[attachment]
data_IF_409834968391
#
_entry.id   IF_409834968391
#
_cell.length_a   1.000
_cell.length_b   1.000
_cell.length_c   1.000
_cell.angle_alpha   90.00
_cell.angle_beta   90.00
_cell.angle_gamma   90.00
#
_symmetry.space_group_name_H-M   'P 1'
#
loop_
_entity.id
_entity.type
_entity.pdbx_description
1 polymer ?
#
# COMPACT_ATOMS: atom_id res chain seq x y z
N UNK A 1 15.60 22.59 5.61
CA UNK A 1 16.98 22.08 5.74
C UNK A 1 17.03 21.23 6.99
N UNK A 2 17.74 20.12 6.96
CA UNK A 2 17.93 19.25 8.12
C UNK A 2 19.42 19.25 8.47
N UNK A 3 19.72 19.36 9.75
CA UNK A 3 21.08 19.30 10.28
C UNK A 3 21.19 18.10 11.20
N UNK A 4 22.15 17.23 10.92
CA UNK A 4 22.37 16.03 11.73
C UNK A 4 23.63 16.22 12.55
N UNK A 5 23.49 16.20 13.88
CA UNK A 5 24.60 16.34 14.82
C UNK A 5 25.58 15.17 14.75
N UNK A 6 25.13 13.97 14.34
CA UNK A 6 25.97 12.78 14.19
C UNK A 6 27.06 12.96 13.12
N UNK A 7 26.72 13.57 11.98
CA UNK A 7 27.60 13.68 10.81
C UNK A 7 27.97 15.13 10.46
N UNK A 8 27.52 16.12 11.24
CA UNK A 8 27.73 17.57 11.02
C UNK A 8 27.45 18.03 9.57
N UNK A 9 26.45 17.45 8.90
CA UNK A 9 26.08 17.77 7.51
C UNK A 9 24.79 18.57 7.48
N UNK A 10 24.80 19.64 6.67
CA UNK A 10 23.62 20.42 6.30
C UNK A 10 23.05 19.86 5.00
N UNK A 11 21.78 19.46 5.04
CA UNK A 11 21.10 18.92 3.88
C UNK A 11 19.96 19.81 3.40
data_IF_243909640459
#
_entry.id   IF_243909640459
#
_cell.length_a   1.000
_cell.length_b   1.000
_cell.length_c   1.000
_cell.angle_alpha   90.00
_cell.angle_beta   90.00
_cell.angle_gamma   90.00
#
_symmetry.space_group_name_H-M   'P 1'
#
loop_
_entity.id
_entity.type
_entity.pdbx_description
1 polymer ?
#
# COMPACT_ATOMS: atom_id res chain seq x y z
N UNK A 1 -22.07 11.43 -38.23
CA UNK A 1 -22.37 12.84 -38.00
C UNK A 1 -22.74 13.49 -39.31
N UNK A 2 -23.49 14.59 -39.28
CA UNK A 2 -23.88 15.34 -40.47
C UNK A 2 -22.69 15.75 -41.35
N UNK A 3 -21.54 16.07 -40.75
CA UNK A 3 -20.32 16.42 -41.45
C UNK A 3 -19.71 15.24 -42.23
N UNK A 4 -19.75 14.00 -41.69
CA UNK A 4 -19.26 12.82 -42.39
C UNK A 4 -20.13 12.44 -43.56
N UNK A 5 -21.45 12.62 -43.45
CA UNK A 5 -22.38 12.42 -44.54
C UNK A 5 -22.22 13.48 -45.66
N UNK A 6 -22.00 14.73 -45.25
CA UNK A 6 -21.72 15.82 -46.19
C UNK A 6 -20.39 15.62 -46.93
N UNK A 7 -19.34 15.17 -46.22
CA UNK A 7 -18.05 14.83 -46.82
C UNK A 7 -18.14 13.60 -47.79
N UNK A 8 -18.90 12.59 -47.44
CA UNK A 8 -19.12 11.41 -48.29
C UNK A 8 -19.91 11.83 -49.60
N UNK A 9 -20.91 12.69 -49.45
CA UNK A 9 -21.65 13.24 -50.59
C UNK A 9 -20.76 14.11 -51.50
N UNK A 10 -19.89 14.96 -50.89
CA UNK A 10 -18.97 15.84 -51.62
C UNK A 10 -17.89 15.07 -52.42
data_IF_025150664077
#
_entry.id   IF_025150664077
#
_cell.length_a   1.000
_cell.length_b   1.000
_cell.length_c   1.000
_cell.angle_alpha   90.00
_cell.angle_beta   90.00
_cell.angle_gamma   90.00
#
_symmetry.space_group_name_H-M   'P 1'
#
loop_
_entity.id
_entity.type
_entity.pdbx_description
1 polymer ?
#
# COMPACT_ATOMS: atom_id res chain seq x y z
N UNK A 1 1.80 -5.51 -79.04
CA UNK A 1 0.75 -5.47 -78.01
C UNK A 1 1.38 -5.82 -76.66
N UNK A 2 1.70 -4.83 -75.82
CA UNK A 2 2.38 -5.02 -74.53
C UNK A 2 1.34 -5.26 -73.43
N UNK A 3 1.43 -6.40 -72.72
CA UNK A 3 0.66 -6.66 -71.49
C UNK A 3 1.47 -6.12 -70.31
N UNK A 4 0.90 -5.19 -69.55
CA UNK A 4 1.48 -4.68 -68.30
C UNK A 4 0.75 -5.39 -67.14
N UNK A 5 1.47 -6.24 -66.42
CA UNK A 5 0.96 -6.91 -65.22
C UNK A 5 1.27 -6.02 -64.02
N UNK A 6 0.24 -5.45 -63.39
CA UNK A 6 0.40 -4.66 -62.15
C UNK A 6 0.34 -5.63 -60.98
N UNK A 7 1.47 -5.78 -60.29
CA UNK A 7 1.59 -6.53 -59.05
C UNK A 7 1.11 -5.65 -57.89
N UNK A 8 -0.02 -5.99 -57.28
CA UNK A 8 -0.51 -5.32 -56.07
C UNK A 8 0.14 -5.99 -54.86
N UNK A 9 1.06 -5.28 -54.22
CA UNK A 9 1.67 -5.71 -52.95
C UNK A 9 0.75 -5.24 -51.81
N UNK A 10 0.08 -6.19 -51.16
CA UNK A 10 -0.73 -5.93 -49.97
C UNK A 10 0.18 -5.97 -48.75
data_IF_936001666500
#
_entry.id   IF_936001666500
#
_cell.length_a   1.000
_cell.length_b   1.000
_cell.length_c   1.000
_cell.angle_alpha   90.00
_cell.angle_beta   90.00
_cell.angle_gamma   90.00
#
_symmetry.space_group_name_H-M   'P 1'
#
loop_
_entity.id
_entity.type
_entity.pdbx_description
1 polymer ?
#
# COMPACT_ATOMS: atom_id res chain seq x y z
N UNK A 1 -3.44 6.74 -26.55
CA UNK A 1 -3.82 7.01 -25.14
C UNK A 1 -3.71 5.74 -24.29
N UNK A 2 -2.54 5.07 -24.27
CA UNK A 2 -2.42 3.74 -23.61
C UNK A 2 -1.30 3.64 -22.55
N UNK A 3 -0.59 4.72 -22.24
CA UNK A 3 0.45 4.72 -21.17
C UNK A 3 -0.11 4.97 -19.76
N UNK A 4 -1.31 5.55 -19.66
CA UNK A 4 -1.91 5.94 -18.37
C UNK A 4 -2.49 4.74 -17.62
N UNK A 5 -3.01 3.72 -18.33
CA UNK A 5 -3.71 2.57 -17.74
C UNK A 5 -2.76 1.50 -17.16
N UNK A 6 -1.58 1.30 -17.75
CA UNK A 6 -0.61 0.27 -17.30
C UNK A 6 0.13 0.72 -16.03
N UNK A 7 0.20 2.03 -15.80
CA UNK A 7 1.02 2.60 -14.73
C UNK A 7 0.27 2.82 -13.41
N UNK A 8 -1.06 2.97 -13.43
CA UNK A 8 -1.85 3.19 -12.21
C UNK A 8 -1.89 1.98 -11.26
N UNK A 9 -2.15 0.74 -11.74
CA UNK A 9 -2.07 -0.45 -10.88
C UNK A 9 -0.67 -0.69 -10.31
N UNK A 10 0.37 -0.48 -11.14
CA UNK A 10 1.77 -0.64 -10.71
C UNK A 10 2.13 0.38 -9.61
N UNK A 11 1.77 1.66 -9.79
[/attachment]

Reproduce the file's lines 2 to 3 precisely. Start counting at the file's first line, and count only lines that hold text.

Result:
#
_entry.id   IF_409834968391